In a statement filed with securities regulators, Dell released a brief comment which it said was in response to inquiries on the matter.
It said a special committee of its board considered "an array of strategic alternatives" and had "retained a prominent management consultant to help it assess the company's strategic position."
"Based on that work, the board concluded that the proposed all-cash transaction is in the best interests of stockholders," the statement said.
"The transaction offers an attractive and immediate premium for stockholders and shifts the risks facing the business to the buyer group. In addition, and importantly, the go-shop process provides stockholders an opportunity to determine if there are alternatives that are superior to the present offer."
The statement came after an investment firm claiming to be the largest outside shareholder in Dell said the proposal to take the firm private "grossly undervalues" the computer maker.
Southeastern Asset Management, which claims to hold 8.5 percent of Dell shares on behalf of clients, said it would fight the proposal and noted its objections to the deal in a letter to the board of directors, also filed with US securities regulators.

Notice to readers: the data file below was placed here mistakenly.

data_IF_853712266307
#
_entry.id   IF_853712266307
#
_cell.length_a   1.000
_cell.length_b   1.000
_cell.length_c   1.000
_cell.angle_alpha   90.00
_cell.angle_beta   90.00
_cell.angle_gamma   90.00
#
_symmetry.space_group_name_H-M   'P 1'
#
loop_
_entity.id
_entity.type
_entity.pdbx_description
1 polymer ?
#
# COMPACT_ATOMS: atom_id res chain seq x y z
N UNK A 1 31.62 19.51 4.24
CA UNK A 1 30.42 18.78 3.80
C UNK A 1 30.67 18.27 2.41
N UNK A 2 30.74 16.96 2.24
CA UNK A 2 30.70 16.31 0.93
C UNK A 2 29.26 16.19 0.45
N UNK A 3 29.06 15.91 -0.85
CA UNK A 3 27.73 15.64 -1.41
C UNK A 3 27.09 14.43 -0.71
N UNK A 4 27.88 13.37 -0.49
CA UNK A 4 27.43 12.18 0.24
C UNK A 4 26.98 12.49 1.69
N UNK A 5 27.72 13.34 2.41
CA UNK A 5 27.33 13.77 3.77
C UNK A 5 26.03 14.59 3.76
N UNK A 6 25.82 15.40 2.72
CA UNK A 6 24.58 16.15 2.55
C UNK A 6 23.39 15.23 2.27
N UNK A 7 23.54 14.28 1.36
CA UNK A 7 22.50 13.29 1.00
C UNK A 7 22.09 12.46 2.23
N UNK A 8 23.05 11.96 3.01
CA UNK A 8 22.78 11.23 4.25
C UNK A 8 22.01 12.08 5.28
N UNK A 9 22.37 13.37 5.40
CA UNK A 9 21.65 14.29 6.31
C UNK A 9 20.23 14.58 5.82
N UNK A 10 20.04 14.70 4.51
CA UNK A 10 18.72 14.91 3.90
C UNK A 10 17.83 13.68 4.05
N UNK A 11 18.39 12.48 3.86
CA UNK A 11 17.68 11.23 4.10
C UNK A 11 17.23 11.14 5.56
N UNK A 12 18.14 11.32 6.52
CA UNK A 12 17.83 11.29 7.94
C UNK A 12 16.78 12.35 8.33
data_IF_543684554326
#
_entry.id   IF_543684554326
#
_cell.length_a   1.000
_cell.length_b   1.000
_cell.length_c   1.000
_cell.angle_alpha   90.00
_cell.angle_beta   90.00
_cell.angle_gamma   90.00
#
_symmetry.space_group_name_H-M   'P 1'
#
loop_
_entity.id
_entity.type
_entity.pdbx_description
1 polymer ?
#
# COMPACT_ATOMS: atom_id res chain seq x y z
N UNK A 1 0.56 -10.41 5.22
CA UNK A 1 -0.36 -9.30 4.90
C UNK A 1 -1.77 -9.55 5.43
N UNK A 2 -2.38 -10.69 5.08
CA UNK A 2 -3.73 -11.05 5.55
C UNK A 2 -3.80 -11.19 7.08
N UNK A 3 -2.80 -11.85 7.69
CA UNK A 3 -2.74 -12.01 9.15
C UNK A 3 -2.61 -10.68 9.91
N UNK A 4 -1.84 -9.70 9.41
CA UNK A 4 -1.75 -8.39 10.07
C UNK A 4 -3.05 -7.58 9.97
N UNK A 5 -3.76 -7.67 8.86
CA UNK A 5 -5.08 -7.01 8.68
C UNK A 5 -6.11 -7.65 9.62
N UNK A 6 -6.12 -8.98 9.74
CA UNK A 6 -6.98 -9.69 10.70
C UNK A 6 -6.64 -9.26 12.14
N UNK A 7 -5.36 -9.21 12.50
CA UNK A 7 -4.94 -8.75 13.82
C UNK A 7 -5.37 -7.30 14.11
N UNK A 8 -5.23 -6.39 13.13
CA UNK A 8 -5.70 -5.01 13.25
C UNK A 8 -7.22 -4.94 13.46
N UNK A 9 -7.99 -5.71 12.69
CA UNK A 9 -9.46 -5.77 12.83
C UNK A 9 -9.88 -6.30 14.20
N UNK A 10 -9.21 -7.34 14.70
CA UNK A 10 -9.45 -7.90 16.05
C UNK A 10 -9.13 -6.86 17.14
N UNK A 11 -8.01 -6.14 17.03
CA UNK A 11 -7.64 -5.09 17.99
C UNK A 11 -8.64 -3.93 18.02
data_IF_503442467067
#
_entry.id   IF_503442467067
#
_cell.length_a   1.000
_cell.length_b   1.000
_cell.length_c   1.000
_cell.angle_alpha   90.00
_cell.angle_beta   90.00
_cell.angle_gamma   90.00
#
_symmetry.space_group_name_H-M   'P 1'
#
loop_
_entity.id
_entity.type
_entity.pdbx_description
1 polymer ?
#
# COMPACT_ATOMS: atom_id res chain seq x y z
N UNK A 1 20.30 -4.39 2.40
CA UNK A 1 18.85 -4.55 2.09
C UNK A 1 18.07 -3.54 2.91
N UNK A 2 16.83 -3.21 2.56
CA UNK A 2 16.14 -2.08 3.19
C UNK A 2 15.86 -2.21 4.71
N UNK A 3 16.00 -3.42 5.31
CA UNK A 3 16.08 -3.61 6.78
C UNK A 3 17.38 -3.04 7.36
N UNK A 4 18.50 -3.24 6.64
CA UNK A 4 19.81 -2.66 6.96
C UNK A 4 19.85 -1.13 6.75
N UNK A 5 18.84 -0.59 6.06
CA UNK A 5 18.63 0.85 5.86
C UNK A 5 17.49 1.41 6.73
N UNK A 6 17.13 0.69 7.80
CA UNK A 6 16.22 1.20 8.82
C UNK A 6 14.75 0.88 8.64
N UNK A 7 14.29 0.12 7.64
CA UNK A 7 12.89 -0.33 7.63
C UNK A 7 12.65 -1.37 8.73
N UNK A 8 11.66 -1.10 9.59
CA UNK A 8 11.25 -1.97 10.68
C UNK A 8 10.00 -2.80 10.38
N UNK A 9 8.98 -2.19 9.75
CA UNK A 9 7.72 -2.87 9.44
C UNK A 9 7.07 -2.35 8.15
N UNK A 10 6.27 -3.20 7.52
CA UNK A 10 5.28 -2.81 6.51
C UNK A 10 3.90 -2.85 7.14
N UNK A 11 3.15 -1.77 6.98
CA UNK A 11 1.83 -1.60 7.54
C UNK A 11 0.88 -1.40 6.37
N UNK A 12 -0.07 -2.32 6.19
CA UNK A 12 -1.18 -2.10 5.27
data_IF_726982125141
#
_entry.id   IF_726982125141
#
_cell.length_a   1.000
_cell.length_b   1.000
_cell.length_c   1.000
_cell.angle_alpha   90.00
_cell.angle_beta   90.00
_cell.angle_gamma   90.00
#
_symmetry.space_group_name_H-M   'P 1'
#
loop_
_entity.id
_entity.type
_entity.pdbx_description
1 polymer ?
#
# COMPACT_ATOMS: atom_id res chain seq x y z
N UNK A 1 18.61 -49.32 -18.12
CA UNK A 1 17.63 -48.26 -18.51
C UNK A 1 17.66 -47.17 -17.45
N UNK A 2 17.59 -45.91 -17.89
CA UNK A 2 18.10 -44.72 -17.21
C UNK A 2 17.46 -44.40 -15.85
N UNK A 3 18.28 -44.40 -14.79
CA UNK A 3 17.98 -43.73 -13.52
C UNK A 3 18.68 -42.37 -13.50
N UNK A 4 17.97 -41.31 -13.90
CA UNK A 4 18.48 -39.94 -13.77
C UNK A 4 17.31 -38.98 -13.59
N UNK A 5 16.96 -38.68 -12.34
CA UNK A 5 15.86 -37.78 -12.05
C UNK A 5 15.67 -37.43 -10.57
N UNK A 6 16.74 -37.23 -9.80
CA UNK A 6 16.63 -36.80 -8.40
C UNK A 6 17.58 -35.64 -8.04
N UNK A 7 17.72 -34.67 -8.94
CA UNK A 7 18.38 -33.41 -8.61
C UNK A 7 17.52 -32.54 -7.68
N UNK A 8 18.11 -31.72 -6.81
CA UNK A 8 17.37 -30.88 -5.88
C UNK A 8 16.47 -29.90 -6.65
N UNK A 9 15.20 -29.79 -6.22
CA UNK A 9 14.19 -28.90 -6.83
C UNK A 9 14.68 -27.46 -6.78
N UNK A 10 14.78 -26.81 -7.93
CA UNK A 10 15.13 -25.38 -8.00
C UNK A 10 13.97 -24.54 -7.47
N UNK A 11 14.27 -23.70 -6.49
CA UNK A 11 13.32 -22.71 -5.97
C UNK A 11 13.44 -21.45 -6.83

Dell unveiled its plan to go private Tuesday in a deal giving founder Michael Dell a chance to reshape the former number one PC maker away from the spotlight of Wall Street, with the backing of equity investment firm Silver Lake and a loan from Microsoft.
The company said it had signed "a definitive" agreement to give shareholders $13.65 per share in cash a premium of 25 percent over Dell's closing share price on January 11, before reports of the deal circulated.
The move, which would delist the company from stock markets, could ease some pressure on Dell, which is cash-rich but has seen profits slump, as it tries to reduce dependence on the slumping market for personal computers.
Dell shares gained 0.5 percent to close at $13.70.
A research note by the brokerage Stifel Nicolaus said its "sum of the parts analysis" values Dell in the range of $16 to $17 a share, using EV/EBIT multiples, or some 20 percent more than the buyout offer.
The analysts said investors "should consider" Southeastern's valuation analysis "and question the changes in Dell's forward outlook."
Barclays analyst Hale Holden said that as a result of the investor concern, "speculation has shifted to concerns that the deal may not be consummated," and added: "This is not entirely unexpected since it follows closely the pattern of other large management-led buyouts."